I may choose to ignore people who comment anonymously. I choose never to be anonymous online myself. I have little tolerance for this behavior.

Friday, October 22, 2010

Consistency and Integrity

In a special CNN article by LZ Granderson entitled, "Gays, Mormons and Boy Scouts' discrimination" the author makes a number of points, some I agree with and some I don't. He invokes the following philosopher:
. . . consider the words of Trappist monk Thomas Merton: "Unless we live what we know, we do not even know it." 
Amongst other things, Granderson appeals to people to live their lives consistent with their own personal convictions. I like his appeal to consistency.


But if someone willingly joins a private club that discriminates against a particular segment of the population, then each time that person pays dues or attends a meeting, he or she is indirectly expressing agreement with the discriminatory policy.
Any membership requirements of any organization can be considered "discriminatory policy" by others' analysis. However, Granderson appeals to our integrity and on this I can wholeheartedly support him.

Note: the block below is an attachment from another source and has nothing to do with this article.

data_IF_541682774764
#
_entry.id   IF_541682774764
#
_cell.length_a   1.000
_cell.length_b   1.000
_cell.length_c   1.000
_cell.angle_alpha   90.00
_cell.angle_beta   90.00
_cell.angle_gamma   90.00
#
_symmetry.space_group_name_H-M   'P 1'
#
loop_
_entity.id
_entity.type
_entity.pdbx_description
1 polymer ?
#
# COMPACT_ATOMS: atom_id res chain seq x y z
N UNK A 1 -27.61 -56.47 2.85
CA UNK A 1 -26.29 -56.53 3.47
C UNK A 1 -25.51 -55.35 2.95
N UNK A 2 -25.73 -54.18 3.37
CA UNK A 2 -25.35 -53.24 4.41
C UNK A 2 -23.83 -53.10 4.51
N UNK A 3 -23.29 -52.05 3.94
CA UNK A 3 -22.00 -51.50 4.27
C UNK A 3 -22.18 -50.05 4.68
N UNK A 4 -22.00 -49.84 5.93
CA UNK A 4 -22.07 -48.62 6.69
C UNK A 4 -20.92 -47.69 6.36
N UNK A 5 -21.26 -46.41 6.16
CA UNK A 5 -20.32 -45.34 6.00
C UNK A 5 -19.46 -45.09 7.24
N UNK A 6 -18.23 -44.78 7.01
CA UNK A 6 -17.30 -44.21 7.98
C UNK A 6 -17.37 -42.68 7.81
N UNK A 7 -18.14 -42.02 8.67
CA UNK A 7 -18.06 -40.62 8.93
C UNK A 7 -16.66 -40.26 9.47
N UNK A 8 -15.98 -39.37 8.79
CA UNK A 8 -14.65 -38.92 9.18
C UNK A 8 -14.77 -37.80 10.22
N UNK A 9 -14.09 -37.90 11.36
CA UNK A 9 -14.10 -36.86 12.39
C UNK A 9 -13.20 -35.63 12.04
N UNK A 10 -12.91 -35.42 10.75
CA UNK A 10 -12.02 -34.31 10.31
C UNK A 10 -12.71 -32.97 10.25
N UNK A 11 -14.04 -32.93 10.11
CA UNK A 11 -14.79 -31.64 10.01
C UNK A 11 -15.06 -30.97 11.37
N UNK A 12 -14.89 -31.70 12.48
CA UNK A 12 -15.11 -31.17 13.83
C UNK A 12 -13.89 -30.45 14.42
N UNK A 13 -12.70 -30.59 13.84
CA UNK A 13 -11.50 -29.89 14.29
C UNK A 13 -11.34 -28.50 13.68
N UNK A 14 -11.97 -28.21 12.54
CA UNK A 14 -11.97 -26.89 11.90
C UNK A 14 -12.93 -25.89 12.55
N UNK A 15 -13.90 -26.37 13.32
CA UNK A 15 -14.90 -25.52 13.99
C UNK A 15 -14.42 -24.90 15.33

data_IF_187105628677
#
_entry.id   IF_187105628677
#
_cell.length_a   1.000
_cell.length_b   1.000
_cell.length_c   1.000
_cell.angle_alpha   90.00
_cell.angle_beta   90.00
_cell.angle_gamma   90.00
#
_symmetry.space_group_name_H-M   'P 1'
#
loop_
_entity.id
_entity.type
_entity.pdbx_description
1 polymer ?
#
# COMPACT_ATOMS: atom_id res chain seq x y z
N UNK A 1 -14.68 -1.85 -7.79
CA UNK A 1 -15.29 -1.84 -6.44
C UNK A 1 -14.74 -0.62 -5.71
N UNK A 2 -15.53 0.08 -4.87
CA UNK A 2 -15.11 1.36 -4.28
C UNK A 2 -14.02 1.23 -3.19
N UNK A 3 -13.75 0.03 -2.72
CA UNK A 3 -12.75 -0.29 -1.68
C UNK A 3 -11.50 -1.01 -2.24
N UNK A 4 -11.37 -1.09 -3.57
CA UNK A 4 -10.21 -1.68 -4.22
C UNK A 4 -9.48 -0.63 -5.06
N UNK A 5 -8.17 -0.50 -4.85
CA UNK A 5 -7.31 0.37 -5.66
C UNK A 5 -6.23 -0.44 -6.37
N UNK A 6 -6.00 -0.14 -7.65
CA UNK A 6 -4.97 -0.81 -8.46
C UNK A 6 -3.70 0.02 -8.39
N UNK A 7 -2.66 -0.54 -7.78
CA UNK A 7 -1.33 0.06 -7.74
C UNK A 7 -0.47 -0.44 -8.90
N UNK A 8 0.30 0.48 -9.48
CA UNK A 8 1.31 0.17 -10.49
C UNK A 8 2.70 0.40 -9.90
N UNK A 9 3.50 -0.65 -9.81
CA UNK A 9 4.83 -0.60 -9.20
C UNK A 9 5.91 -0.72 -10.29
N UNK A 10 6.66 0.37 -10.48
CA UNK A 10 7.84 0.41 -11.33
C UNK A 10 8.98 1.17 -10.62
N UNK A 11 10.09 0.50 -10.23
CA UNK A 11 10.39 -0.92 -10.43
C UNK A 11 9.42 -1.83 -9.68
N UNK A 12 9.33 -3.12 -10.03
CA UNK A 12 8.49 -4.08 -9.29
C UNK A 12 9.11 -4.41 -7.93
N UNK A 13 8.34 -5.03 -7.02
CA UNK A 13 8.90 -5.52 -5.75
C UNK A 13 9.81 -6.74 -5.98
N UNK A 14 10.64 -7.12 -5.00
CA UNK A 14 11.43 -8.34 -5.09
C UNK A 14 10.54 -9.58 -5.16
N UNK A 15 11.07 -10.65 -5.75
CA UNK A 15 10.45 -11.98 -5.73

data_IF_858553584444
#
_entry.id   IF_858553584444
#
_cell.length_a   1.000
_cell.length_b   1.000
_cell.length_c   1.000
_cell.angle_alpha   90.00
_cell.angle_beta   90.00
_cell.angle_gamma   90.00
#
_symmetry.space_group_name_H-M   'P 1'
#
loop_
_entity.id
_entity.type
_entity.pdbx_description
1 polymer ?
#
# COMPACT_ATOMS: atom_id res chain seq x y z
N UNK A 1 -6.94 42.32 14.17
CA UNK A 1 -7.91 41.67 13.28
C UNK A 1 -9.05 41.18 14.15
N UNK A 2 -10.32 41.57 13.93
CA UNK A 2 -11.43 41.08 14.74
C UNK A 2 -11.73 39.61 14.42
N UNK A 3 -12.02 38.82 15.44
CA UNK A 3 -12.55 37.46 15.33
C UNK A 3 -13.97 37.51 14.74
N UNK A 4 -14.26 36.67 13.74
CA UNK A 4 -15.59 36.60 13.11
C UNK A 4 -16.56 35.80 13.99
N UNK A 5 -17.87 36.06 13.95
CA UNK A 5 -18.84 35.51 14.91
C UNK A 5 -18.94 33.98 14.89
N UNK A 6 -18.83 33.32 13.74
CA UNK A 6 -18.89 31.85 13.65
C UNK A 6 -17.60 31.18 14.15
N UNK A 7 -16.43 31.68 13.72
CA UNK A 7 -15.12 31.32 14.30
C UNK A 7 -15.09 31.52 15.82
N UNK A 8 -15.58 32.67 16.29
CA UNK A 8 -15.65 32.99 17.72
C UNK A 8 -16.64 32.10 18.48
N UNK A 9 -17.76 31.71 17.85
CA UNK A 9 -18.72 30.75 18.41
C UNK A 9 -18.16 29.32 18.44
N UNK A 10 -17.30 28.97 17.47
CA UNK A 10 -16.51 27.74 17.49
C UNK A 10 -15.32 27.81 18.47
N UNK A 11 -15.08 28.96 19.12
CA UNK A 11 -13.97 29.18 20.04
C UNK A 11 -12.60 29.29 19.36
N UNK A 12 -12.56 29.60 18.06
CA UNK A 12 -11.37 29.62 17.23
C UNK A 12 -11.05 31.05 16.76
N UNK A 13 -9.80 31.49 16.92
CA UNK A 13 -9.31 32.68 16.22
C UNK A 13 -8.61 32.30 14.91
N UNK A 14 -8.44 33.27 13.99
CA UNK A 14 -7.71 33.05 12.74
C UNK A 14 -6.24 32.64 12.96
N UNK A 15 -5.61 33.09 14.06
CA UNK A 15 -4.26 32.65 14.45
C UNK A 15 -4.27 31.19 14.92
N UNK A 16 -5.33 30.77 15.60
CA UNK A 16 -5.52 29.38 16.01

What is technically legal may not be moral. We have the responsibility to follow the moral path.

Would we have the integrity to remove ourselves from entities even if it affected our careers and other things like our personal safety?

Could we resign from a country club, a fraternity/sorority, church, civic group or even a neighborhood organization if our indirect involvement would constitute support for something we thought was wrong?

I'm reminded of a question I got from a student in one of my classes in the 1990s. He asked me if I knew whether a certain housing development in town prevented blacks from owning property in it. I didn't know and asked a colleague. The answer was that the neighborhood covenants prohibited black people from ownership. The prohibition was still on the books but was never enforced.

Should moral persons not purchase a home in such a community? Should they purchase a home and then lead an effort to change the policy? The truly moral decision is not clear.

Moral questions are never easy but I suggest we keep Granderson's point about how we may be indirectly supporting individuals and entities in mind.

If we do not support the Church we have no business being in it.

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